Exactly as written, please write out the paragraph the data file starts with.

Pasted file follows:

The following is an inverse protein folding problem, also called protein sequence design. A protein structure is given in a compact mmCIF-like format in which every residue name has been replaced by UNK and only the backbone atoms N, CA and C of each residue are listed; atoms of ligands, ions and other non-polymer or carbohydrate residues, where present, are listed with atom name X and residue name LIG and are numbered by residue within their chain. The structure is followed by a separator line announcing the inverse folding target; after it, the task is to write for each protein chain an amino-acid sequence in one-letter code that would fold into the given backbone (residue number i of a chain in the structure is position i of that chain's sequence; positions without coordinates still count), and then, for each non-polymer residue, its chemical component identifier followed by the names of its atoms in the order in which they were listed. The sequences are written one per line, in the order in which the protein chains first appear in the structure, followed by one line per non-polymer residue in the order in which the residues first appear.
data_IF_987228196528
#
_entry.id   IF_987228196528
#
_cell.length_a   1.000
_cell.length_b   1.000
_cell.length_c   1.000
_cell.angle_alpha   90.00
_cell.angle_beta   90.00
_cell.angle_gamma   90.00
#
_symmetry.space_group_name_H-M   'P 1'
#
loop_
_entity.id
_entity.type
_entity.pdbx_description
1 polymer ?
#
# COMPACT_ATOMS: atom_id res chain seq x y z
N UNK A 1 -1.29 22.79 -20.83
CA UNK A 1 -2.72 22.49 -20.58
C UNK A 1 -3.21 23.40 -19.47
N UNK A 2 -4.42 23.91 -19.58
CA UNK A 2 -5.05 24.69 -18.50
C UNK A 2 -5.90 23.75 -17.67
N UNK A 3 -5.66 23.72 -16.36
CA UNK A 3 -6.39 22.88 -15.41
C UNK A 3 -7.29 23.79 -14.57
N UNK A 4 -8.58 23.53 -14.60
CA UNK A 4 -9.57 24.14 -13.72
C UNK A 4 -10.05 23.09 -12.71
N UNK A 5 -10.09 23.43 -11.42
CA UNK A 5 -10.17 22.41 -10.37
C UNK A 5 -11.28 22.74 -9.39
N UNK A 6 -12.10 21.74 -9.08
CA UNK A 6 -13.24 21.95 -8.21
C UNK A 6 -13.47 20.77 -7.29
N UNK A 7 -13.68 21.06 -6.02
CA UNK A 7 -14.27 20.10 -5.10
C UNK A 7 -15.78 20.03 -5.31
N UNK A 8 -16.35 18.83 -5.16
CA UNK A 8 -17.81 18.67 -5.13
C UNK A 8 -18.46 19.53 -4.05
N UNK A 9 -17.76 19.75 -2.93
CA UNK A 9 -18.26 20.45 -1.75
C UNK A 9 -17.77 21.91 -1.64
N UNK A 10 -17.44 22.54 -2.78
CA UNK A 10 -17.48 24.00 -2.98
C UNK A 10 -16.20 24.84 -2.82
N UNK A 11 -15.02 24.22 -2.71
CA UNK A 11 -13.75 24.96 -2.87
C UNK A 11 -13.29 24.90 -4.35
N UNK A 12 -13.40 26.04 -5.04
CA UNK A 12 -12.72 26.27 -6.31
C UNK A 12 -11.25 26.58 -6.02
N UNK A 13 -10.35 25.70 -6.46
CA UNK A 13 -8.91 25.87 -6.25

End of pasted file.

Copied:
The following is an inverse protein folding problem, also called protein sequence design. A protein structure is given in a compact mmCIF-like format in which every residue name has been replaced by UNK and only the backbone atoms N, CA and C of each residue are listed; atoms of ligands, ions and other non-polymer or carbohydrate residues, where present, are listed with atom name X and residue name LIG and are numbered by residue within their chain. The structure is followed by a separator line announcing the inverse folding target; after it, the task is to write for each protein chain an amino-acid sequence in one-letter code that would fold into the given backbone (residue number i of a chain in the structure is position i of that chain's sequence; positions without coordinates still count), and then, for each non-polymer residue, its chemical component identifier followed by the names of its atoms in the order in which they were listed. The sequences are written one per line, in the order in which the protein chains first appear in the structure, followed by one line per non-polymer residue in the order in which the residues first appear.